Vinyl dolls?

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Vinyl dolls were created to solve the fragility of porcelain, bisque, composition, and hard plastic dolls. They were popularized during the rise of fashion dolls and were more durable and flexible for young children to play with. The rooted hair of vinyl dolls made them more appropriate for “beautician” play. Today, many modern dolls and toys are still made from vinyl due to its durability and ability to respond to market demands.

While it seems like a defiance of common sense, when vinyl was first used as a material for making children’s toys, dolls already had a long history of fragility. Vinyl dolls have solved this problem. They didn’t break easily, as porcelain and bisque dolls did; they have not exhibited crazing or chipping over time like composition dolls have; and they didn’t snap or split at the seams, like with hard plastic dolls. Vinyl dolls also made rooted hair possible in dolls, replacing the glued-in wigs of hard plastic and composition dolls.

Of course, the early vinyl dolls still had their problems. Hard vinyl tended to lose its color over time—these days, many vintage vinyl dolls have arms, legs, and torsos a different shade, making them look pretty faded from the neck down. Similarly, even soft vinyl sometimes discolors, darkens, or turns orange or yellow with age.

Vinyl became popular as a material for making dolls at a time when fashion dolls were also becoming very popular. As a result, many vintage fashion dolls are made from vinyl. Although at the time, baby dolls — dolls that take the form of a toddler or young child — had been phased out, even the few companies that continued to make them began converting to vinyl dolls. Vinyl was also a good material for dolls, as it is flexible and durable enough to withstand play by young children.

Rooted hair was a huge incentive behind the switch to vinyl dolls. While saran wigs could be washed, combed, and curled, they were also more likely to lose hair with repeated combing, among other problems. The rooted hair of the vinyl dolls was much more appropriate for “beautician” play, as it tended to be more resistant. As a result, when companies transitioned to vinyl dolls, it was usually first a hard plastic body with a vinyl head. Such dolls began to appear as early as the first half of the fifties.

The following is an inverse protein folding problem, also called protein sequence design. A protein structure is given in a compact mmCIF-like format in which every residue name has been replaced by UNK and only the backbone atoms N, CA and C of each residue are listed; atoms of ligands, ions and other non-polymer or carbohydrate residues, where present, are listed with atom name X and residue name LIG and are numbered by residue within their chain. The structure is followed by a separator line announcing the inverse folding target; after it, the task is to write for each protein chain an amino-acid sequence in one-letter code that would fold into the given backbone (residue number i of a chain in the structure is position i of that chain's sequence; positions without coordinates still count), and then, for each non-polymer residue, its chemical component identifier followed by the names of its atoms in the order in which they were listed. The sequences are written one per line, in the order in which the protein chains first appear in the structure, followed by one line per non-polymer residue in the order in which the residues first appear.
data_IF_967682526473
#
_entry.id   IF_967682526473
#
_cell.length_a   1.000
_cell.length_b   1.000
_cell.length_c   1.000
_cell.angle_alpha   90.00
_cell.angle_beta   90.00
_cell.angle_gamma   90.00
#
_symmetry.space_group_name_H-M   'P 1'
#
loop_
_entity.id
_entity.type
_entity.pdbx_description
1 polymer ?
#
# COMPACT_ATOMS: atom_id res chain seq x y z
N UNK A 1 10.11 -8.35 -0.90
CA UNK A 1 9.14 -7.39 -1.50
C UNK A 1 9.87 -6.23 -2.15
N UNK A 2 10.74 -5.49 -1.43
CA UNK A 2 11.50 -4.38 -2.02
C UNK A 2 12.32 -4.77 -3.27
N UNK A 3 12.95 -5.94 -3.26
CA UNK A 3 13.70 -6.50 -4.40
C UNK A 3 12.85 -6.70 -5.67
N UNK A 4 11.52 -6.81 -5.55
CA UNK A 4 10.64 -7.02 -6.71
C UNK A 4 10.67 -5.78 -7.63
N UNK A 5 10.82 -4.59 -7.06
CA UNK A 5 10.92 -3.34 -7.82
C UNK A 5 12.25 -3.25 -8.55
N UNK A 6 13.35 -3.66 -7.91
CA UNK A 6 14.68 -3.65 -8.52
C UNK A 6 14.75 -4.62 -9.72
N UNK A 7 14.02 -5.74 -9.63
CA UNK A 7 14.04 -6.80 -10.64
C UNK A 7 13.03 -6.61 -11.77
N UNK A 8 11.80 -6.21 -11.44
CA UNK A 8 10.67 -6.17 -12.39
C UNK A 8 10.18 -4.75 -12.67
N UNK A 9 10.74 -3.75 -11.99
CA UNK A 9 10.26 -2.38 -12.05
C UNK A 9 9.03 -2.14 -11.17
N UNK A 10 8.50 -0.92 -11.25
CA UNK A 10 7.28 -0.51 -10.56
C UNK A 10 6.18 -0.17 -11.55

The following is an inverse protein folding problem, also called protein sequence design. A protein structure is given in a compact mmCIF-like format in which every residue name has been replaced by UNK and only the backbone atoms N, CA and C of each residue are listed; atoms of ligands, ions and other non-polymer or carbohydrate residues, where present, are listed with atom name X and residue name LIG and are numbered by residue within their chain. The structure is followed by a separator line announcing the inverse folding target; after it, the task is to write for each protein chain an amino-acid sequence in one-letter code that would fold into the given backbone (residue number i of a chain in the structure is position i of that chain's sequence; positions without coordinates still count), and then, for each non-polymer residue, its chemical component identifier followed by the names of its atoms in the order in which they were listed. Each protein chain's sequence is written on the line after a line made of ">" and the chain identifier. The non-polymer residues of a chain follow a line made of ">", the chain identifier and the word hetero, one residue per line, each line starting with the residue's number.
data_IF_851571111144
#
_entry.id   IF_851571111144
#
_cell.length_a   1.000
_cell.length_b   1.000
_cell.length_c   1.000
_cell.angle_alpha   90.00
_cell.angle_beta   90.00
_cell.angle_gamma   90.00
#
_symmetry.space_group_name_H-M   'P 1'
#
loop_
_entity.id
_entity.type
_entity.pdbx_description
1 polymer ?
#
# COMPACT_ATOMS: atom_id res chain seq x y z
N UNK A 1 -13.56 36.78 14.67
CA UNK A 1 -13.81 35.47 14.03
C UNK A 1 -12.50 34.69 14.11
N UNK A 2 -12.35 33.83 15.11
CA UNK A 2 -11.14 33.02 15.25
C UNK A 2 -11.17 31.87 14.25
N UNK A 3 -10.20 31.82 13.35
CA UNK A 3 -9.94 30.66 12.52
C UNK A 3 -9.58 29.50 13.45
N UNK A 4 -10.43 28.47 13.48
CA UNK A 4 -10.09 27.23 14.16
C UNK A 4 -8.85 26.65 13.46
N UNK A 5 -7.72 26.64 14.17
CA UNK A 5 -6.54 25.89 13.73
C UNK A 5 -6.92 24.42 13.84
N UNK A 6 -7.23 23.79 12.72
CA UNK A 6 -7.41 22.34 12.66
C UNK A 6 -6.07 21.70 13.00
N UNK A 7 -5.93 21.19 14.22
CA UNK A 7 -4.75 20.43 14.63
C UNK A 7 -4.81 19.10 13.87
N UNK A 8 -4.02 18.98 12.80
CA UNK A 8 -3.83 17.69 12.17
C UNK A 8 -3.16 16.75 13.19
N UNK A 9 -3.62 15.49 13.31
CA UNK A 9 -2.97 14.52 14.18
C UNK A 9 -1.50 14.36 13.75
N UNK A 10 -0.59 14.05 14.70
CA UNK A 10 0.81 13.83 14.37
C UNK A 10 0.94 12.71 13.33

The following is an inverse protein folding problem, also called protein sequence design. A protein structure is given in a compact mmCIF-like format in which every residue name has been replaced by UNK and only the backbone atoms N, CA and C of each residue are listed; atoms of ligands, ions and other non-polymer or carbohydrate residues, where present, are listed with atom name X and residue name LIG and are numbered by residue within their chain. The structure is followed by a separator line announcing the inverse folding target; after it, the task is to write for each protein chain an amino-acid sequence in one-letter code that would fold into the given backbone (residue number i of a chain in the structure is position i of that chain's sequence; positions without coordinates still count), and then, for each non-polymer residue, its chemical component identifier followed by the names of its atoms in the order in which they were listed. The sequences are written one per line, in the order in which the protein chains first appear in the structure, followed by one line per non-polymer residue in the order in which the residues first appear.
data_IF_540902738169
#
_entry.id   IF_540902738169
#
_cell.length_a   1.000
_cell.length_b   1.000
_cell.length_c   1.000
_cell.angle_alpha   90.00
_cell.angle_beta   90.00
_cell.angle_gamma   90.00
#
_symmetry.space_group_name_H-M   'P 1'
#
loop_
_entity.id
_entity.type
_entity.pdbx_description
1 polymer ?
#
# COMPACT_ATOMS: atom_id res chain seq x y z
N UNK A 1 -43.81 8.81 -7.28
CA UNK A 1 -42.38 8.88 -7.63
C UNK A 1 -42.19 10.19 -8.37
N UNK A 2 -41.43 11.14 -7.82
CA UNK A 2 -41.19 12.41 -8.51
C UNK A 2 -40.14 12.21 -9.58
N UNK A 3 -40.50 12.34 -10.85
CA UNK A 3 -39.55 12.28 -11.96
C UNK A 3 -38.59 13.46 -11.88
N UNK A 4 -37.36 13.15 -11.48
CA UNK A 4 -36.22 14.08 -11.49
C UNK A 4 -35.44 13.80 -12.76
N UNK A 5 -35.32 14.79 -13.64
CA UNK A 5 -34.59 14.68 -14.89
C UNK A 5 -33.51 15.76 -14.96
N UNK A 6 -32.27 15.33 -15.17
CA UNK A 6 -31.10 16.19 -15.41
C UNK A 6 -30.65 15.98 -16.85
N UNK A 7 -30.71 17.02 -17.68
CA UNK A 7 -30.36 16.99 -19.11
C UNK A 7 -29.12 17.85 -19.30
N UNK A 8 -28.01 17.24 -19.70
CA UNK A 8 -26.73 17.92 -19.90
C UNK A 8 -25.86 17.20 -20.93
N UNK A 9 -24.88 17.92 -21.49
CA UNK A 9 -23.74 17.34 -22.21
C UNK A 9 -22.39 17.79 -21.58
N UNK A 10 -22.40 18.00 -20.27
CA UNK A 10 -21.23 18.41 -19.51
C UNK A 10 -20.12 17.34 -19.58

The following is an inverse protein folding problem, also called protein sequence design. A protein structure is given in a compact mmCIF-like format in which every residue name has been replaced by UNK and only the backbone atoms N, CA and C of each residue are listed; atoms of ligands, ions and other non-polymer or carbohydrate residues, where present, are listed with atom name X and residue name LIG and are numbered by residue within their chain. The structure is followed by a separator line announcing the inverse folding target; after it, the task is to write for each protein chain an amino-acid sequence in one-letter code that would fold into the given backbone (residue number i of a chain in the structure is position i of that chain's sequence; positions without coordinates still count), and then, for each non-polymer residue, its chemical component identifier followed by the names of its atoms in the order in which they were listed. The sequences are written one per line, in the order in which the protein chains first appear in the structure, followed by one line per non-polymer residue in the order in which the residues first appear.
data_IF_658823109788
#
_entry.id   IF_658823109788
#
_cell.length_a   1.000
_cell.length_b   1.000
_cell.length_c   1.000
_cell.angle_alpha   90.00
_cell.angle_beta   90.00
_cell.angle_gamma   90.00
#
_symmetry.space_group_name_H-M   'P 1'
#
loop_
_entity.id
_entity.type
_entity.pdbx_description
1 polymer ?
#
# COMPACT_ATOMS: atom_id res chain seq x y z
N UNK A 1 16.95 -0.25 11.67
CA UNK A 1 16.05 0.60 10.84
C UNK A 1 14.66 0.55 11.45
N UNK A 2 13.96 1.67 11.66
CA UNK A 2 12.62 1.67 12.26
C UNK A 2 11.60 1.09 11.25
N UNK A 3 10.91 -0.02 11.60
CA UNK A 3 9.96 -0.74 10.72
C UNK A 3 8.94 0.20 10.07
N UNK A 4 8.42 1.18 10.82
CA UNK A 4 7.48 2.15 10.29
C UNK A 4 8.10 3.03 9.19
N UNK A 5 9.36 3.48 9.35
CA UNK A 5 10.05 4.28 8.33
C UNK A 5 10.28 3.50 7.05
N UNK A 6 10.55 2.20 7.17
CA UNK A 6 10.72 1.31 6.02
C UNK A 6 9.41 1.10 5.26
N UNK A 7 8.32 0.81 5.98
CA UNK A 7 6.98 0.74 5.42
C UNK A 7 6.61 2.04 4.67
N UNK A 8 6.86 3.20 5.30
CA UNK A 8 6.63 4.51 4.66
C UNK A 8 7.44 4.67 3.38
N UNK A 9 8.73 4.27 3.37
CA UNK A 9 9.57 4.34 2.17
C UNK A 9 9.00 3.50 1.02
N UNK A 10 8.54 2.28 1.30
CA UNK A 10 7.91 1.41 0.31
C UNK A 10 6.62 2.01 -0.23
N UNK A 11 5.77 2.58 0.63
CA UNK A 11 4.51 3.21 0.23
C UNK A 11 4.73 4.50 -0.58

Baby dolls, on the other hand, typically had a hard plastic head and a soft vinyl body; vinyl, a much softer and more pliable material, is more realistic like baby’s skin and more snug for young children. Later dolls were made entirely of soft vinyl, some with rooted, baby-like hair. These vinyl dolls sometimes had drinking and wetting devices, which allowed them to pass water, fed by bottle through a hole in their mouth, through another hole in their diapers. Sometimes vinyl dolls also had voice boxes or “plants.”

Although today’s vinyl dolls are very different from the first ones that appeared on the market, many modern dolls and toys are still made from vinyl. Vinyl has proven to be a durable material, not only in its ability to withstand playwear, but also in its ability to respond to the demands of the toy market.

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